In one of the opening scenes of the dreadful, horrendous, abysmal, and also badly-acted film "Main Street" -- there's a reason, friends, you haven't seen this straight-to-DVD movie in theaters anywhere -- Amber Tamblyn's character drives her late-80s beater car up in front of the Bargain Furniture building downtown, checking her voicemail.
(If I were Tamblyn, I'd be waiting to hear a message from my agent, apologizing for booking me in a piece-of-crap film.)
The shuttered furniture store makes a perfect backdrop for Main Street's message of Southern discomfort, of old money gone broke and new money gone toxic; it's a symbol of desertion and loss and emptiness.
But no longer, it seems. There's activity downstairs and possibly up for the building, long controlled by Raleigh entrepreneur Greg Hatem and Durham architect and developer John Warasila.
In an ironic turnabout, the American Underground -- the incubator space that's nicely humanized a pit of a basement in the Strickland and Crowe buildings at Am'bacco -- may be expanding to the upper floors of 309 E. Chapel Hill St., while an a Durham location of the Raleigh barbecue restaurant called The Pit may be opening up on the ground floor.
BCR heard a couple of months back that Capitol Broadcasting's Michael Goodmon was looking for more room for the Underground, which has been a very popular addition to the American Tobacco Campus.
Even with the recent announcement that the LaunchBox Digital incubator's founders were moving in different directions (though one of the principals behind it may resuscitate his original Triangle-focused incubator idea there), the inexpensive workspaces with shared conference and kitchen facilities has proven much more popular than anyone guessed.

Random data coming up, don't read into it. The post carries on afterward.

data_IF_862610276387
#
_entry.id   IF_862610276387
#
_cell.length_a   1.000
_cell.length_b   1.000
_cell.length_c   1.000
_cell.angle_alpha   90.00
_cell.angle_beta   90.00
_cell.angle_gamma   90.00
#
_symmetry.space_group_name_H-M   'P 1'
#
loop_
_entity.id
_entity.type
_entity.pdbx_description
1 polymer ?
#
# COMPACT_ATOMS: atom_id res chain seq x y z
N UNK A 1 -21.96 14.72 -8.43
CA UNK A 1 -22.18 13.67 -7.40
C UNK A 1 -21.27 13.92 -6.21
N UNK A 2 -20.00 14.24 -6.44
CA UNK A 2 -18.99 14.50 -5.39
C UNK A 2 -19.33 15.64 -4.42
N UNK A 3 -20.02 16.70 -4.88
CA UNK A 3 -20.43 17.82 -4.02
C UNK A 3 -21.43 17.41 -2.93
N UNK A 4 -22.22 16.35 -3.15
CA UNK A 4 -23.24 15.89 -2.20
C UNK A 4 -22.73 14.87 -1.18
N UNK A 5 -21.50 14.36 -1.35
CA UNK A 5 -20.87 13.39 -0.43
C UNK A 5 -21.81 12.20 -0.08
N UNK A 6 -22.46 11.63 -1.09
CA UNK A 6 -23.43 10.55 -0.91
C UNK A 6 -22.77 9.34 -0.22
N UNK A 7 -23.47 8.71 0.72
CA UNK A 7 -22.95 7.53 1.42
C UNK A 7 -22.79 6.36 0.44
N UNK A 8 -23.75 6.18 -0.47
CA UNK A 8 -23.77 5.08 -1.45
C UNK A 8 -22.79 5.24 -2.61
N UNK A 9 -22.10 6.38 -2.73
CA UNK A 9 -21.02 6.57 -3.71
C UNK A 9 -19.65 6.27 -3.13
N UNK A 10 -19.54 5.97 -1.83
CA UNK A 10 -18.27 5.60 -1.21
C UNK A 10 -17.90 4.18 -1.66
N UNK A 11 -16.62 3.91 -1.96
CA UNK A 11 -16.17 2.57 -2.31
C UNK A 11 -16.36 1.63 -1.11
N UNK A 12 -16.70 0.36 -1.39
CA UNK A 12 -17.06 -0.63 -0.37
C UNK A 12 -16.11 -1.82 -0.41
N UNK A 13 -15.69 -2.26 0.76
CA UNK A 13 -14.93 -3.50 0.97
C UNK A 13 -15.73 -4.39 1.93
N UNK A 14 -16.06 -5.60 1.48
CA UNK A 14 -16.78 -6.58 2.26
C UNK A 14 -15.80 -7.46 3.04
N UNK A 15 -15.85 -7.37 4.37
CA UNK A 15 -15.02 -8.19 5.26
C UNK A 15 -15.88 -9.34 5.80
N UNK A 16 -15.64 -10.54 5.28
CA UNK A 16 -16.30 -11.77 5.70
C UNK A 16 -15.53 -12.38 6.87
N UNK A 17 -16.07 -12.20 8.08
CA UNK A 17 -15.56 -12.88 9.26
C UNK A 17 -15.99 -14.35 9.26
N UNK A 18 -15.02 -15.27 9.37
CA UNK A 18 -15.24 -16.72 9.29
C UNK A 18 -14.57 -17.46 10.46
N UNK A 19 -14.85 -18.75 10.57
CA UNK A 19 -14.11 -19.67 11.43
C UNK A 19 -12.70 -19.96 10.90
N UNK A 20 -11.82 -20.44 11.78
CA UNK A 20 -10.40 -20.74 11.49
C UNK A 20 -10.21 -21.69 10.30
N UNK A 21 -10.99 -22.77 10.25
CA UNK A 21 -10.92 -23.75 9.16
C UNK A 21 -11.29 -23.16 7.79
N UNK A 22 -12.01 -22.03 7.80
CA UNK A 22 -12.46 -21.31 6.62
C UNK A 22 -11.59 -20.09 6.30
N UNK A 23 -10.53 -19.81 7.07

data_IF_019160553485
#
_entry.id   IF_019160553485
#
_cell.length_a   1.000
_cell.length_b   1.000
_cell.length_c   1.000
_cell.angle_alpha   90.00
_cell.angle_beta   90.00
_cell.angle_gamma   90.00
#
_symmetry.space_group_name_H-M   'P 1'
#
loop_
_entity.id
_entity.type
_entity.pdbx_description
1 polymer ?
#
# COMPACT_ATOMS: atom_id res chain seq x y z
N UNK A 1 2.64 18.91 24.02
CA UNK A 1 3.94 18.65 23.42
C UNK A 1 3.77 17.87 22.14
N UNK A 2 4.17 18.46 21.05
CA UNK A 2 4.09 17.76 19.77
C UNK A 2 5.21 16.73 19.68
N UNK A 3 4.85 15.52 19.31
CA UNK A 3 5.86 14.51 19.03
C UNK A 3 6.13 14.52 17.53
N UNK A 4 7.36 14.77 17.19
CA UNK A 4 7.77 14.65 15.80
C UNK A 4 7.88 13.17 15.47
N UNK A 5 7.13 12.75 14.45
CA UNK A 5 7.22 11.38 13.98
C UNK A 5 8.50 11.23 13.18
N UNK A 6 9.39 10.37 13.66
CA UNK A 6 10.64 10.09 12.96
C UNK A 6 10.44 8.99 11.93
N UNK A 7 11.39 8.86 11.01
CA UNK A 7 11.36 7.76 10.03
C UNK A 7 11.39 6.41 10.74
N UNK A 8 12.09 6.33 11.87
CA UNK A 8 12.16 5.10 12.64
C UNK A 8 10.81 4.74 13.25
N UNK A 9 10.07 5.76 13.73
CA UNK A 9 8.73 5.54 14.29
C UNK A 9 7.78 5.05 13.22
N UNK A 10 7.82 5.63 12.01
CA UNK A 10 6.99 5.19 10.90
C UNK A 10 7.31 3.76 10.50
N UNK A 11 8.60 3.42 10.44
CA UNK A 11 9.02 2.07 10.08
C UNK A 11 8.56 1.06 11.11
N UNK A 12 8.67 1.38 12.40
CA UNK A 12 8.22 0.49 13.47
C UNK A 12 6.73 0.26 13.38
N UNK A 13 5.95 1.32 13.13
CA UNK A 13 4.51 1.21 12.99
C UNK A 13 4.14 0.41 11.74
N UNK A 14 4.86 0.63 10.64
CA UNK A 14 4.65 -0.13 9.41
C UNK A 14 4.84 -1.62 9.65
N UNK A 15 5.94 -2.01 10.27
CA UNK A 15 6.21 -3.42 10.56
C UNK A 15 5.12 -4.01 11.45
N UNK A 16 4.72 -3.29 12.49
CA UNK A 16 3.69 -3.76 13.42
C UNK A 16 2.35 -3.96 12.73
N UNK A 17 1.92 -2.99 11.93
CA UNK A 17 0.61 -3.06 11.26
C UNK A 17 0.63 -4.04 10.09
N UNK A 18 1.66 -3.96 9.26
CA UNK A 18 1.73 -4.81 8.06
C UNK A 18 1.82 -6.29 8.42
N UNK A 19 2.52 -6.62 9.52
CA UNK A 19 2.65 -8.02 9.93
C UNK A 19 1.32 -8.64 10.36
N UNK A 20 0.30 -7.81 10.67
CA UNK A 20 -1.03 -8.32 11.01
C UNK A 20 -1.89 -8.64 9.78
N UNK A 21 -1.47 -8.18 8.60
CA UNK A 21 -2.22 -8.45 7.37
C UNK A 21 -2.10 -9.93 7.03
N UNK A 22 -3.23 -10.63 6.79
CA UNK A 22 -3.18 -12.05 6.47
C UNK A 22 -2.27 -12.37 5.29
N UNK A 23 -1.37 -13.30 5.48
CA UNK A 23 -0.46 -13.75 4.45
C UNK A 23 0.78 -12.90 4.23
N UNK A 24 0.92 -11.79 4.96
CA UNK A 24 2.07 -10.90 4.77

Out of room, Goodmon has reportedly been looking at other spaces around downtown to expand.
We at BCR had mused some weeks ago that the plans Capitol filed to build additional office space near the campus' East Deck and the DPAC could, given the narrow depth between existing structured parking and roads, be ideal for incubator space.
On the other hand, Bargain Furniture is already here and built in the ground, though it could use a little, er, freshening up, to say the least.
The Triangle Business Journal's Monica Chen this week singled out 309 E. Chapel Hill St. as a possible future home of American Underground expansion, though CBC isn't ready to make any statement on the matter.
But the building already seems ready at least for some first-floor upfit.
Hatem announced earlier this year -- amidst a split with food partner and 'cue-master Ed Mitchell -- that he was planning to open a second location of the popular downtown Raleigh barbecue business in the Bull City.
(BCR's heard rumors that Mitchell himself has been looking at Durham locations for a restaurant, but no idea if those reports are on target or wide of the mark. And worth noting that while many love The Pit, from great Yelp reviews to a certain amount of Food Network fame and attention, the business has its detractors too -- from the Yelper calling it the Starbucks of BBQ to Grady's chosen description, "an 8000-sq-ft overpriced faux-BBQ theme-park of a restaurant.")
Speculation at the time naturally focused on buildings that Hatem owned in partnership with Warasila.
The business partners, who acquired a number of properties along the Chapel Hill St. axis some years back, have been renovating several already.
The building at the corner of Chapel Hill St. and the Orange St. pedestrian mall, long abandoned, has become a showroom for a local office furniture store, though the showroom space is open by appointment only.
The building next to it has seen façade work and restoration, with a banner above noting the availability of three loft spaces on the structure's top floor.
And now comes Bargain Furniture, whose only recent signs of life had heretofore been the Georges Rousse art project at the beginning of downtown's mid-2000s renovation.
With The Pit destined for Bargain Furniture -- and with renovation of the structure necessary to make such a new use a reality -- it certainly would make sense to have the upper floors occupied by a strong tenant like Capitol.
And for anyone who thought the Underground concept could only expand beyond Capitol's O&O'ed borders when pigs flew... well, maybe there's something to that after all.